Vibrant college towns. States that are home to cities with a strong university network — and a lifestyle that makes college graduates want to stay — have an edge in attracting businesses that need talent, said LaBombard.
California fares well in this regard, he said. "Los Angeles and San Francisco are go-to cities for college grads," he added, pointing to Texas as another example: "Austin and Dallas are very vibrant." That shows up in our Workforce category, where Texas finishes in eighth place — a major factor in the Lone Star State's No.2 overall ranking.
Utah's abundant talent pool of recent college graduates helped lure Nate Quigley to Provo three years ago to co-found Chatbooks, a site where users can create photobooks, with his wife, Vanessa. He moved from the Melbourne, Florida, area, where he launched his last start-up. With one of the most educated workforces in the nation based on U.S. Census data, Utah finished 12th for Workforce in our ranking.
Salt Lake City is home to universities such as University of Utah, while Provo is home to Brigham Young University and Provo College. "That just fills the state with lots of great talent," said Quigley.
As a result, Quigley has been able to staff up quickly to 30 full-time employees and 40 part-timers. The company hit $5.9 million in revenue in 2015, he said.
Some states have created formal initiatives to connect local universities to employers. In Georgia, for instance, the High Demand Career Initiative, launched under Gov. Nathan Deal, connects Georgia's public university system and the Technical College System of Georgia so educators can hear from the private sector about what skill and degrees are needed. That way, they can create relevant programs, said Chris Carr, commissioner of the Georgia Department of Economic Development.
After finding out from the state's burgeoning film industry that there was a need for trained crew members, the state created the Georgia Film Academy to train workers with production skills in January 2015. "We've had 15 different companies locate in our state since 2011," said Carr.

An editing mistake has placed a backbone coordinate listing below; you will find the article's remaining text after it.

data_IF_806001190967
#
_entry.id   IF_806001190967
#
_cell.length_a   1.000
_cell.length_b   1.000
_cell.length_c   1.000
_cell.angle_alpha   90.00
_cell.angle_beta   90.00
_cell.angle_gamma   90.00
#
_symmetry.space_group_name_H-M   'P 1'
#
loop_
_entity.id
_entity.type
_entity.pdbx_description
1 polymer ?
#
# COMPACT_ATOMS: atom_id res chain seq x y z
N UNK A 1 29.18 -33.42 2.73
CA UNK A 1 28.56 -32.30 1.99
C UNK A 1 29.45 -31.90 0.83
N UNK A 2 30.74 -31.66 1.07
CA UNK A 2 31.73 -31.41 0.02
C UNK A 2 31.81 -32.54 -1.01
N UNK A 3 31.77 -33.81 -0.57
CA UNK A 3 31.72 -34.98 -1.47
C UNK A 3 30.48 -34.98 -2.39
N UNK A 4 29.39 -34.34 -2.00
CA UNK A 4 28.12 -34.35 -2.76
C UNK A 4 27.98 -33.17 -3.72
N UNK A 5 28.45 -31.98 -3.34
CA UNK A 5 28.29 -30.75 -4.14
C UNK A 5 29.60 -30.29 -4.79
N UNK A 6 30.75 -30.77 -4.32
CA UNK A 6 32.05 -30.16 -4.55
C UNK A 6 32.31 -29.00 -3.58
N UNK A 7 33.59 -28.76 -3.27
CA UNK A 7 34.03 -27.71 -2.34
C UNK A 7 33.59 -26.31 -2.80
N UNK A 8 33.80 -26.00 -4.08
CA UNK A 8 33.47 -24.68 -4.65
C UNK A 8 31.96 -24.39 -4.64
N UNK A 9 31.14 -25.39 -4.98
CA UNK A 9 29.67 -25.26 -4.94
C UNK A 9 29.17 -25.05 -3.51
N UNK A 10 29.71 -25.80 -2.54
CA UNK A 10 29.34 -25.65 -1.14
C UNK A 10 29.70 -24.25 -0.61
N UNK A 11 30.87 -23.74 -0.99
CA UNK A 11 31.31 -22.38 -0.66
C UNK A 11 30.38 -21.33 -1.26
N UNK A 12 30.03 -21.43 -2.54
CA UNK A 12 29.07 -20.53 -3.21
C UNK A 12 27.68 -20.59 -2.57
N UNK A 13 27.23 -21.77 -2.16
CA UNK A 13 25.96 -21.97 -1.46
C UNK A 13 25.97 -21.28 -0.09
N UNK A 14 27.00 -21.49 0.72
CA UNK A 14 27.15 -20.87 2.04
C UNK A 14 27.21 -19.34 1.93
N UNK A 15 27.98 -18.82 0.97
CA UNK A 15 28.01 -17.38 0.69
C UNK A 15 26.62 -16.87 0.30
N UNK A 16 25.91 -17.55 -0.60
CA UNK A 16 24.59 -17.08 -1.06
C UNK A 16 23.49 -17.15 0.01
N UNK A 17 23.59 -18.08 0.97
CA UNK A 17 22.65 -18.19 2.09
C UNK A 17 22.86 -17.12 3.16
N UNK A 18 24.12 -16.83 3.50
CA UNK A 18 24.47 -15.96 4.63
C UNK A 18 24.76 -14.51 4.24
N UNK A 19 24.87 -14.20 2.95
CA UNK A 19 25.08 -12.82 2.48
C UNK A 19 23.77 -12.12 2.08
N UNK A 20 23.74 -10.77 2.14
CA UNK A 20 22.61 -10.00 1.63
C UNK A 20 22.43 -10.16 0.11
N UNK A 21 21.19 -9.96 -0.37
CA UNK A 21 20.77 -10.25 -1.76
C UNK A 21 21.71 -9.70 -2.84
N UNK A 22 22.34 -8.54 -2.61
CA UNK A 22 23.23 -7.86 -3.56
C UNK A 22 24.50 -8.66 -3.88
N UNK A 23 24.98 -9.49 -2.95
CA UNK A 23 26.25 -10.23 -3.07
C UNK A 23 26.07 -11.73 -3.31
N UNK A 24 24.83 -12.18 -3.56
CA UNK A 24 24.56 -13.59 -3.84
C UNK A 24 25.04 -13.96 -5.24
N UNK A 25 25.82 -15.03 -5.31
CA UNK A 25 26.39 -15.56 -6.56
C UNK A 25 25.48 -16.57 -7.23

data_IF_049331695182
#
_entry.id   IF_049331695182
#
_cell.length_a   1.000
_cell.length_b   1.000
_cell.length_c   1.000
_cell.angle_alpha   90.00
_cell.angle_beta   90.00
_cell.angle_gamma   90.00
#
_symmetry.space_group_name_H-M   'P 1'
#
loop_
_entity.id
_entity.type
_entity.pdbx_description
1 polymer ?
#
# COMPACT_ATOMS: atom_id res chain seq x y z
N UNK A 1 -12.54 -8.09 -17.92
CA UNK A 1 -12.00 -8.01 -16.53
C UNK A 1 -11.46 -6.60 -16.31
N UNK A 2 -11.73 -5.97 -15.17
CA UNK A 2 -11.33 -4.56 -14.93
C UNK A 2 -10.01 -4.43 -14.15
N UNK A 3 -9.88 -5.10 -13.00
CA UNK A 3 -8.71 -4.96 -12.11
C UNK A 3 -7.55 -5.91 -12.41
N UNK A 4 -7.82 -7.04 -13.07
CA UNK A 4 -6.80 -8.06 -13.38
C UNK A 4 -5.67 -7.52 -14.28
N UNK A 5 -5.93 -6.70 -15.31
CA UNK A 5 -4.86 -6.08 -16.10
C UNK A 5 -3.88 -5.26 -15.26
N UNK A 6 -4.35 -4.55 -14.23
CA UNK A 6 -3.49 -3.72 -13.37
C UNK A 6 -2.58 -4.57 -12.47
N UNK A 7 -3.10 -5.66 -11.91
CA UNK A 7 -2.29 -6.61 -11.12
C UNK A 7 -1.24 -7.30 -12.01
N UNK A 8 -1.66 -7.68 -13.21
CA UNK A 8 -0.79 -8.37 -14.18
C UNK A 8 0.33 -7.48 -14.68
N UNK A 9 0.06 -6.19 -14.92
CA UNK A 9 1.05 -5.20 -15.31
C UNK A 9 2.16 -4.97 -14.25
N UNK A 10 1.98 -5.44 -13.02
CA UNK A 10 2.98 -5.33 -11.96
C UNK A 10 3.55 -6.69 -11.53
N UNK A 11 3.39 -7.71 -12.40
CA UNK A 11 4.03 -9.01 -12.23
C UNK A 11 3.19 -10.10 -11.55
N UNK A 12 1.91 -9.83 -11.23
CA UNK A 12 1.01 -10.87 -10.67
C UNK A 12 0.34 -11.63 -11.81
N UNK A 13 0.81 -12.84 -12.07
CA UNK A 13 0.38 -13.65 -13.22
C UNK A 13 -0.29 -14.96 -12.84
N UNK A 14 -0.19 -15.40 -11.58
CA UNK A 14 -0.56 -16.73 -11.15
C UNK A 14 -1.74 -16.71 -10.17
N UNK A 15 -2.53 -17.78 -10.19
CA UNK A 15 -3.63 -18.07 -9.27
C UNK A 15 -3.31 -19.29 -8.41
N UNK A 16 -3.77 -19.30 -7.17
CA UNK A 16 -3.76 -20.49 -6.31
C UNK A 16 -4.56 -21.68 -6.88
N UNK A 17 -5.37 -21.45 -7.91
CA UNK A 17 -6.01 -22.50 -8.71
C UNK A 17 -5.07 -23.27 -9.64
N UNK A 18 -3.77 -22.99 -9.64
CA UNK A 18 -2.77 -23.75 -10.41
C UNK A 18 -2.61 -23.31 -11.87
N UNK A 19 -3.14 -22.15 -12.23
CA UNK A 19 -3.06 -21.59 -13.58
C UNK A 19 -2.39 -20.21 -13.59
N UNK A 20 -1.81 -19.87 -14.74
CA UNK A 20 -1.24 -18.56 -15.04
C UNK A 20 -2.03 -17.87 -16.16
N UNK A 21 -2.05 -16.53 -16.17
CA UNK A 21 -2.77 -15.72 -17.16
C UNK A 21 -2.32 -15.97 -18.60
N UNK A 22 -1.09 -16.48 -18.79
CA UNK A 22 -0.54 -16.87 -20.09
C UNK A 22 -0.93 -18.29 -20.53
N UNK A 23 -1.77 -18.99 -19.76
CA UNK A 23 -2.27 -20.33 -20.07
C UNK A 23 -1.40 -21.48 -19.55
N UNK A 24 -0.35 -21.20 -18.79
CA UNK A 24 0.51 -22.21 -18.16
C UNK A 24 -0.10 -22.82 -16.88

Abundant financing. Although venture capital deal-making has slowed down, states such as California — which led the country in total venture capital invested in 2015, according to the Moneytree Report by PricewaterhouseCoopers and the National Venture Capital Association — have an edge because of their vibrant investing scenes. So do New York, No. 2, and Massachusetts, No. 3. In terms of small-business lending — the other key element in our Access to Capital rankings — California is tops in overall dollars, and it is in the top third in terms of funds per employee.
States with smaller entrepreneurship hubs also have an advantage. This is especially true in Colorado, where Boulder has an active investing scene, and Utah, where investors are abundant, thanks to the start-up culture in cities such as Salt Lake City and Provo.
One draw for Quigley in launching Chatbooks in Provo was the lively venture capital scene in Utah. His firm has raised $8 million in seed and venture funding — $2 million from two local institutional seed-stage investors, and $6 million from Signal Peak Ventures, a venture capital firm based in Salt Lake City. Utah businesses attracted $732 million in venture capital last year.
"That's what I love about Utah," said Quigley. "We're able to attract the financing we needed to grow the company all right here in Utah."
Low taxes. States that lower the tax burden on companies and individuals have a definite edge in attracting businesses, say experts. It's one of the things we consider in our Cost of Doing Business category, with the help of analysis from the Tax Foundation.
For 2016 the top 10 states with the most business-friendly tax climate, according to the Tax Foundation, were, starting with the best:
- South Dakota
- New Hampshire
Texas has attracted many corporate relocations because of its tax climate, noted Holland O'Neil, chair of the board of directors at Gardere, a law firm based in Dallas. The state — the second-biggest state economy in the United States after California — doesn't have a corporate income tax, state property taxes or individual income taxes, O'Neil said, adding, "Texas is very attractive for business."
Among the relocations are Toyota, which plans to establish its headquarters in Plano and move workers from locations in California, Kentucky and New York by early 2017, for instance. Meanwhile, Liberty Mutual Insurance, based in Boston, expects to open a campus in Plano in 2017.
Some states are competing for the most favorable tax climate. Carr of the Georgia Department of Economic Development noted that Georgia eliminated the state's sales tax on energy use in manufacturing to bring new growth to that industry. "We've seen a real resurgence in manufacturing as a result," he said.